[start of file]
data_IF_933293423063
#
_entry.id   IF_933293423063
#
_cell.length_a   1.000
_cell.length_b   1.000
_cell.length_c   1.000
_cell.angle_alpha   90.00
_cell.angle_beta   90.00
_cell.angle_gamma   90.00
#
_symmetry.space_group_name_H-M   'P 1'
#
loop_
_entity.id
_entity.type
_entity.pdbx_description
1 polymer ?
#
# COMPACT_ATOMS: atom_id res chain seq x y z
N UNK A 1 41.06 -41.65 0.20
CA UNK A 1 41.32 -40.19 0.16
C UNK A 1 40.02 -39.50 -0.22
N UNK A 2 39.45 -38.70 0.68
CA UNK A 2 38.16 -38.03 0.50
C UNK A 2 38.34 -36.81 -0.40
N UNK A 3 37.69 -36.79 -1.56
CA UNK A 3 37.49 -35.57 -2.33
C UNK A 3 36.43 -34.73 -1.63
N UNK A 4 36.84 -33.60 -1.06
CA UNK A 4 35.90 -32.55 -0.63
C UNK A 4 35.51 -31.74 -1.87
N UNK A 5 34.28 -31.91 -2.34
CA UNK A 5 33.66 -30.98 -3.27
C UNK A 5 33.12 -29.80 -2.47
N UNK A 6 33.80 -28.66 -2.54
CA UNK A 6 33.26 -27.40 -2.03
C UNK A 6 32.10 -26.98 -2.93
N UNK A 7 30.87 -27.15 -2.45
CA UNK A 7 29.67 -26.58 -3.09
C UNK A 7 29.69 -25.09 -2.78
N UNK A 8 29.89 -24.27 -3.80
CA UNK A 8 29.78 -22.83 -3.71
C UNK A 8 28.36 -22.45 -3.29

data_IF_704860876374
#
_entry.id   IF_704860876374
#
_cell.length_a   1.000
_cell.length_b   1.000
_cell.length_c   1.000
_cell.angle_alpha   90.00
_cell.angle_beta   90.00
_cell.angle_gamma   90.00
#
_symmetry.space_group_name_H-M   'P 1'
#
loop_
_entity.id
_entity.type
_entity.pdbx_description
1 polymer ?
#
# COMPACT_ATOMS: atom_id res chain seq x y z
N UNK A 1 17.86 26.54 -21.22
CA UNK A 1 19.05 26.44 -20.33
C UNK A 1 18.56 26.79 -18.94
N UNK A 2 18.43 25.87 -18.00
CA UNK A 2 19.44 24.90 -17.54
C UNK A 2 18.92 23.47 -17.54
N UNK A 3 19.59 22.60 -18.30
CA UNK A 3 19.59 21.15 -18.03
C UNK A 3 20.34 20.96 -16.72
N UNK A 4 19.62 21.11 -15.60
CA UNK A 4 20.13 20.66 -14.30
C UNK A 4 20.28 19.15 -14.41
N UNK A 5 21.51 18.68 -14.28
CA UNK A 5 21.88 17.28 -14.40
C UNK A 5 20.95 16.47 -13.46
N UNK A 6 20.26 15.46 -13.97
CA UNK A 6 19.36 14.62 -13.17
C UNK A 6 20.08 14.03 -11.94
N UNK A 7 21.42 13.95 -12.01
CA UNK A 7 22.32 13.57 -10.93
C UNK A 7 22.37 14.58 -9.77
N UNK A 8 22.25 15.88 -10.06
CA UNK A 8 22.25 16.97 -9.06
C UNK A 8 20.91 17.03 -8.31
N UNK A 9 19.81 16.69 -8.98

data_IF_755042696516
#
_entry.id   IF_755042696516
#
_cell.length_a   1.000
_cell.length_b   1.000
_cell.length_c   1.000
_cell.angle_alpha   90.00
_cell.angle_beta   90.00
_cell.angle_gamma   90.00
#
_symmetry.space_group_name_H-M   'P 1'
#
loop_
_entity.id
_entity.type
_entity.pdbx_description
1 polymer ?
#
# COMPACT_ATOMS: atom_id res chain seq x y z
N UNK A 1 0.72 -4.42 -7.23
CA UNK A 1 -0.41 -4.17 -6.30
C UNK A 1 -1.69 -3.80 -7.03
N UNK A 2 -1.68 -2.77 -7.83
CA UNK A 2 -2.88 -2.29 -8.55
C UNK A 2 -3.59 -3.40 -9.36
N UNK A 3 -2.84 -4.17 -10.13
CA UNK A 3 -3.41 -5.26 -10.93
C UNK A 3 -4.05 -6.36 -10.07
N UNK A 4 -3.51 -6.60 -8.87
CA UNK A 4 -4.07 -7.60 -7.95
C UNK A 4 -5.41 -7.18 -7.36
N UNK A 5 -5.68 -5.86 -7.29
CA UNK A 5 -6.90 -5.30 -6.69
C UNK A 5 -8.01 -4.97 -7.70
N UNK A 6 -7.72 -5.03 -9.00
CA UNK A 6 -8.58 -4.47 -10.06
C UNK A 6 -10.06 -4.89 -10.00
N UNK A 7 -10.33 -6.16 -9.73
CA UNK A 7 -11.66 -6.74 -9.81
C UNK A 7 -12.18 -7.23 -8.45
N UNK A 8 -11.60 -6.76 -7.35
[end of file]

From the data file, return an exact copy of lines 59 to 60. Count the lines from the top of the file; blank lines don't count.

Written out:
_entity.id
_entity.type